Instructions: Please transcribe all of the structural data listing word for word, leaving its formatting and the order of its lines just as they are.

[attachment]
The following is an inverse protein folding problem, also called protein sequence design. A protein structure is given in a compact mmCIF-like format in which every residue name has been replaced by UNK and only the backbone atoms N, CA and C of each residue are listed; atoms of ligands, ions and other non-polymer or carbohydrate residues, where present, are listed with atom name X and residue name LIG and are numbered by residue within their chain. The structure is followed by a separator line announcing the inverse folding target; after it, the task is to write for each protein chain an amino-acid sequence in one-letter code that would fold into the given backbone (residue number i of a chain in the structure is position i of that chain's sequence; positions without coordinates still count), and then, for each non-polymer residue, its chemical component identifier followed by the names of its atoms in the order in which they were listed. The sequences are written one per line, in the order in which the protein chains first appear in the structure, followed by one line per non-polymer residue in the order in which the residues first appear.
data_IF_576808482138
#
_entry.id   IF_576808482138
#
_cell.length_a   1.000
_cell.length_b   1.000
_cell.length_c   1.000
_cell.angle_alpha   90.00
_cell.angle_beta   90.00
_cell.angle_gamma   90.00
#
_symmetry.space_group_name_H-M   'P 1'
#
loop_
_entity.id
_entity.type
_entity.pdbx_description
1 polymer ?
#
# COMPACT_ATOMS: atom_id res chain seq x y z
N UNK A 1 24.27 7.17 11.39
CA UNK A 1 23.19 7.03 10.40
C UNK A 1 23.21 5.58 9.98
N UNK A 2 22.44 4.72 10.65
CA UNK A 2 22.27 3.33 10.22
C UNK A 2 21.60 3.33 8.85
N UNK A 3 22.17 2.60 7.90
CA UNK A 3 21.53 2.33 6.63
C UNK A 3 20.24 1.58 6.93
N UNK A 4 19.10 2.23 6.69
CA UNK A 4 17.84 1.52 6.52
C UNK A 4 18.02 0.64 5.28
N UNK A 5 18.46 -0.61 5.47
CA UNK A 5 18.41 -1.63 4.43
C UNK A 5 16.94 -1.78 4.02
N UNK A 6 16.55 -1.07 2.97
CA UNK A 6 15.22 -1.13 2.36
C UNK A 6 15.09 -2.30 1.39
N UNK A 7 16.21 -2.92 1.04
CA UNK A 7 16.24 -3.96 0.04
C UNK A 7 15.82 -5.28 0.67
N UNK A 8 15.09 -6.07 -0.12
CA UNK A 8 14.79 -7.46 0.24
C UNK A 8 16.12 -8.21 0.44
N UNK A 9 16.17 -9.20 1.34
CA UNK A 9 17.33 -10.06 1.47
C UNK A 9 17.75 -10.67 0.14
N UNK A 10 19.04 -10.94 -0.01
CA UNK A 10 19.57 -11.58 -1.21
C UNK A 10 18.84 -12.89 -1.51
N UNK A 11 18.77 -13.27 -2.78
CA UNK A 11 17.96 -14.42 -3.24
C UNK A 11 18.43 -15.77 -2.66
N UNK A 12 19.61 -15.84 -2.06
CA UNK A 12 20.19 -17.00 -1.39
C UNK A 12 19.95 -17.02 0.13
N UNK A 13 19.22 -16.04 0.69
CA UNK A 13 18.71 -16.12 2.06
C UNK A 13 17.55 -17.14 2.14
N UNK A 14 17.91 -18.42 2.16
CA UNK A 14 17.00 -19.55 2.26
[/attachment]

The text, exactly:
The following is an inverse protein folding problem, also called protein sequence design. A protein structure is given in a compact mmCIF-like format in which every residue name has been replaced by UNK and only the backbone atoms N, CA and C of each residue are listed; atoms of ligands, ions and other non-polymer or carbohydrate residues, where present, are listed with atom name X and residue name LIG and are numbered by residue within their chain. The structure is followed by a separator line announcing the inverse folding target; after it, the task is to write for each protein chain an amino-acid sequence in one-letter code that would fold into the given backbone (residue number i of a chain in the structure is position i of that chain's sequence; positions without coordinates still count), and then, for each non-polymer residue, its chemical component identifier followed by the names of its atoms in the order in which they were listed. The sequences are written one per line, in the order in which the protein chains first appear in the structure, followed by one line per non-polymer residue in the order in which the residues first appear.
data_IF_576808482138
#
_entry.id   IF_576808482138
#
_cell.length_a   1.000
_cell.length_b   1.000
_cell.length_c   1.000
_cell.angle_alpha   90.00
_cell.angle_beta   90.00
_cell.angle_gamma   90.00
#
_symmetry.space_group_name_H-M   'P 1'
#
loop_
_entity.id
_entity.type
_entity.pdbx_description
1 polymer ?
#
# COMPACT_ATOMS: atom_id res chain seq x y z
N UNK A 1 24.27 7.17 11.39
CA UNK A 1 23.19 7.03 10.40
C UNK A 1 23.21 5.58 9.98
N UNK A 2 22.44 4.72 10.65
CA UNK A 2 22.27 3.33 10.22
C UNK A 2 21.60 3.33 8.85
N UNK A 3 22.17 2.60 7.90
CA UNK A 3 21.53 2.33 6.63
C UNK A 3 20.24 1.58 6.93
N UNK A 4 19.10 2.23 6.69
CA UNK A 4 17.84 1.52 6.52
C UNK A 4 18.02 0.64 5.28
N UNK A 5 18.46 -0.61 5.47
CA UNK A 5 18.41 -1.63 4.43
C UNK A 5 16.94 -1.78 4.02
N UNK A 6 16.55 -1.07 2.97
CA UNK A 6 15.22 -1.13 2.36
C UNK A 6 15.09 -2.30 1.39
N UNK A 7 16.21 -2.92 1.04
CA UNK A 7 16.24 -3.96 0.04
C UNK A 7 15.82 -5.28 0.67
N UNK A 8 15.09 -6.07 -0.12
CA UNK A 8 14.79 -7.46 0.24
C UNK A 8 16.12 -8.21 0.44
N UNK A 9 16.17 -9.20 1.34
CA UNK A 9 17.33 -10.06 1.47
C UNK A 9 17.75 -10.67 0.14
N UNK A 10 19.04 -10.94 -0.01
CA UNK A 10 19.57 -11.58 -1.21
C UNK A 10 18.84 -12.89 -1.51
N UNK A 11 18.77 -13.27 -2.78
CA UNK A 11 17.96 -14.42 -3.24
C UNK A 11 18.43 -15.77 -2.66
N UNK A 12 19.61 -15.84 -2.06
CA UNK A 12 20.19 -17.00 -1.39
C UNK A 12 19.95 -17.02 0.13
N UNK A 13 19.22 -16.04 0.69
CA UNK A 13 18.71 -16.12 2.06
C UNK A 13 17.55 -17.14 2.14
N UNK A 14 17.91 -18.42 2.16
CA UNK A 14 17.00 -19.55 2.26